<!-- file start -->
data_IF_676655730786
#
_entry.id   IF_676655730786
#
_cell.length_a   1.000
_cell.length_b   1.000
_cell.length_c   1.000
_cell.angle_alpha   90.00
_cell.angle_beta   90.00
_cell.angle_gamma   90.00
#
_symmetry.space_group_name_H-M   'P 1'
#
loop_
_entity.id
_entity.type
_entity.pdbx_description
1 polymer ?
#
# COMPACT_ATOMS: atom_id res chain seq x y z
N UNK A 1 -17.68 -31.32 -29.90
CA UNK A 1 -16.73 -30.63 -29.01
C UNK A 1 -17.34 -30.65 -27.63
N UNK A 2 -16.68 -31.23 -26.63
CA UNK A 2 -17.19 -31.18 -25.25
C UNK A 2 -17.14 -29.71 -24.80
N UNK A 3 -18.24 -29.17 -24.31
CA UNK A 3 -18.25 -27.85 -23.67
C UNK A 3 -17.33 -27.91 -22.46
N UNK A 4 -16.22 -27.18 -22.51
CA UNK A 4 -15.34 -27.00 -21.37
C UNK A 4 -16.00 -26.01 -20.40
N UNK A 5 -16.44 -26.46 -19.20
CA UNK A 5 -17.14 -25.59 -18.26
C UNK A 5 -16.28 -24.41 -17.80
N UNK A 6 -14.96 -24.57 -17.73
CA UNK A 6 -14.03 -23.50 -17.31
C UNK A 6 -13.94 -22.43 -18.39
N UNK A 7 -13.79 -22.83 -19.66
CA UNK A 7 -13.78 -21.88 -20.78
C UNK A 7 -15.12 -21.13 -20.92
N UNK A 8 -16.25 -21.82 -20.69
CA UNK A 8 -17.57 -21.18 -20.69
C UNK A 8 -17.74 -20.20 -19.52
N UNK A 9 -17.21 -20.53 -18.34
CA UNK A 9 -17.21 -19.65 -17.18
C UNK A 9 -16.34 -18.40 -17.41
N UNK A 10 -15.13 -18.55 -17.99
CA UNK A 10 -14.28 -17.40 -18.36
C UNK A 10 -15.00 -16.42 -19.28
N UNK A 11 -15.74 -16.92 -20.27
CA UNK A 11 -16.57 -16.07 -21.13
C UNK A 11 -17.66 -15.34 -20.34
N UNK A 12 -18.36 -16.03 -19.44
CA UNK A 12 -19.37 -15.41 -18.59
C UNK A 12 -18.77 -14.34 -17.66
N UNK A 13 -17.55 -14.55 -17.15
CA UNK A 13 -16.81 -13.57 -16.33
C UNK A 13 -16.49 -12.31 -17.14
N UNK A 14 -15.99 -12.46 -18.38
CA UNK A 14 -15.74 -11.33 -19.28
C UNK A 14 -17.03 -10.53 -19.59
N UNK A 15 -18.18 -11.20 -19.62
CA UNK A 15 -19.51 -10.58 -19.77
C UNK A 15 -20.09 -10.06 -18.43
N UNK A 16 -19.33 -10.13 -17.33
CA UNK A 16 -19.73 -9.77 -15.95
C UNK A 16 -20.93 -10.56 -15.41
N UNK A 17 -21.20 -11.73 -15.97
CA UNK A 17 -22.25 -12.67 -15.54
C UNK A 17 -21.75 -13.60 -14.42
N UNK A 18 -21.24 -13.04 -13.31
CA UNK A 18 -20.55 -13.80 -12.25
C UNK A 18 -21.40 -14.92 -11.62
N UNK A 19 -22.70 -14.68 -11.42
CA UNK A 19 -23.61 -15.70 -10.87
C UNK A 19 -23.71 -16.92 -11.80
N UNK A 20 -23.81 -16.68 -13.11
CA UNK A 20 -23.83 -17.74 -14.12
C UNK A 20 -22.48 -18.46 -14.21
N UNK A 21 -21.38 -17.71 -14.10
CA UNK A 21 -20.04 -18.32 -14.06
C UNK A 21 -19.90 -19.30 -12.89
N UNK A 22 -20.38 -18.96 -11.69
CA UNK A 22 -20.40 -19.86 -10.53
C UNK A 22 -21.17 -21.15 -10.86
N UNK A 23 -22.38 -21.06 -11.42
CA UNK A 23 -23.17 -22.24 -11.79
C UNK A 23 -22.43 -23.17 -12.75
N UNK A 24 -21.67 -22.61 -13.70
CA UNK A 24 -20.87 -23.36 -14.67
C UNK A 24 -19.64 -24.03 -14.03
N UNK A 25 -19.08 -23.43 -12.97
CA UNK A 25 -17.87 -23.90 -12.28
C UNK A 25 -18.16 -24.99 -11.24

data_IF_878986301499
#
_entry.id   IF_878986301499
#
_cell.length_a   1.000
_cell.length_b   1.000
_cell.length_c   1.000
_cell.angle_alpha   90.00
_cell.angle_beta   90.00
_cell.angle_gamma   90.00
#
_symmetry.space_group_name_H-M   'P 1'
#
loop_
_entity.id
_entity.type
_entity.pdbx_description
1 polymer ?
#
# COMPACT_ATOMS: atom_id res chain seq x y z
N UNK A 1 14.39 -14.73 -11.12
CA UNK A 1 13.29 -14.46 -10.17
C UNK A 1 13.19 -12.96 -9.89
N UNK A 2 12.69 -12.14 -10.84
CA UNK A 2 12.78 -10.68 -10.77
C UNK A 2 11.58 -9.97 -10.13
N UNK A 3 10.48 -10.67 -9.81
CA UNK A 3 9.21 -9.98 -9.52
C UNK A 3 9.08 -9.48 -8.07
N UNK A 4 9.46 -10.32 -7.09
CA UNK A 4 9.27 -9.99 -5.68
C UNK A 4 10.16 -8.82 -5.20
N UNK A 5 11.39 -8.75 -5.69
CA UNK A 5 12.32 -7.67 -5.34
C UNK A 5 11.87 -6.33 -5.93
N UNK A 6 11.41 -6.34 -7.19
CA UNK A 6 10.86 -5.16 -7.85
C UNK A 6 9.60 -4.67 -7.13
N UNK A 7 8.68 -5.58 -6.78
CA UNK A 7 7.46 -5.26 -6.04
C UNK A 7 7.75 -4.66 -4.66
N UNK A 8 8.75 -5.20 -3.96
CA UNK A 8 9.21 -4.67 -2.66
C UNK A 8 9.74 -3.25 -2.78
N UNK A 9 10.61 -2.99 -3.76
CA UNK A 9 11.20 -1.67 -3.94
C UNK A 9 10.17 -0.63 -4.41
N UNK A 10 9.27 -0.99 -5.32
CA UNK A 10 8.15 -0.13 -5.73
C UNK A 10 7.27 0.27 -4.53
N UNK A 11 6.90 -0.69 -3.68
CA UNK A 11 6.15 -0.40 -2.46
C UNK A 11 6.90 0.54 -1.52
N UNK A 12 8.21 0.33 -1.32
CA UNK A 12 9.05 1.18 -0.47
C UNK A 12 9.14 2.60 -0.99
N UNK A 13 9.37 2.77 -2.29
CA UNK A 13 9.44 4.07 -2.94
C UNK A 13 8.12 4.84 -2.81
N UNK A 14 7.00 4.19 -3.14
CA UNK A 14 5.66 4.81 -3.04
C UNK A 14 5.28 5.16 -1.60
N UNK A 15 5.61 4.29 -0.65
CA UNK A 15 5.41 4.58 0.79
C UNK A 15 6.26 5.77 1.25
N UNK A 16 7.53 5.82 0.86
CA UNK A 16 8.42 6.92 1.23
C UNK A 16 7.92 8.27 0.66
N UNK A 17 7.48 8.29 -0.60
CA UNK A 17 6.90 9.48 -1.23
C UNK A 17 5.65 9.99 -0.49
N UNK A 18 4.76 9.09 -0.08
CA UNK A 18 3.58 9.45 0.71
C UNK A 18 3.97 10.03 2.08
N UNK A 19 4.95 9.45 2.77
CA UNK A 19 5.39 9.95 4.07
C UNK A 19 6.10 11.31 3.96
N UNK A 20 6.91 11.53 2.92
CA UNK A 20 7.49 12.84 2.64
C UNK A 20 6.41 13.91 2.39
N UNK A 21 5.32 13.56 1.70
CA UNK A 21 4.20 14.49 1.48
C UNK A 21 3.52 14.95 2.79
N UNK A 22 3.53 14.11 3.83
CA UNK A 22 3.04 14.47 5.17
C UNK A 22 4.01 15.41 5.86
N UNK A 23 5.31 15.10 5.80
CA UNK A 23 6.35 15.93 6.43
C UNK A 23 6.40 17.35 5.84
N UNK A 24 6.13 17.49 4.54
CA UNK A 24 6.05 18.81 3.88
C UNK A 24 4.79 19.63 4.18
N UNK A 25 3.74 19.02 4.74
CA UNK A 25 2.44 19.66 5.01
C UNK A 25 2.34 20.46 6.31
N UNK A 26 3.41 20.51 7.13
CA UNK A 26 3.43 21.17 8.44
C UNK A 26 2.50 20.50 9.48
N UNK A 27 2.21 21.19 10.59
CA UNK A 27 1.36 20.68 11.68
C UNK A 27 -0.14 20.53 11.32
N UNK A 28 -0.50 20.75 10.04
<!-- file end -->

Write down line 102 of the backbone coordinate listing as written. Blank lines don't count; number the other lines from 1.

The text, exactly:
_cell.length_c   1.000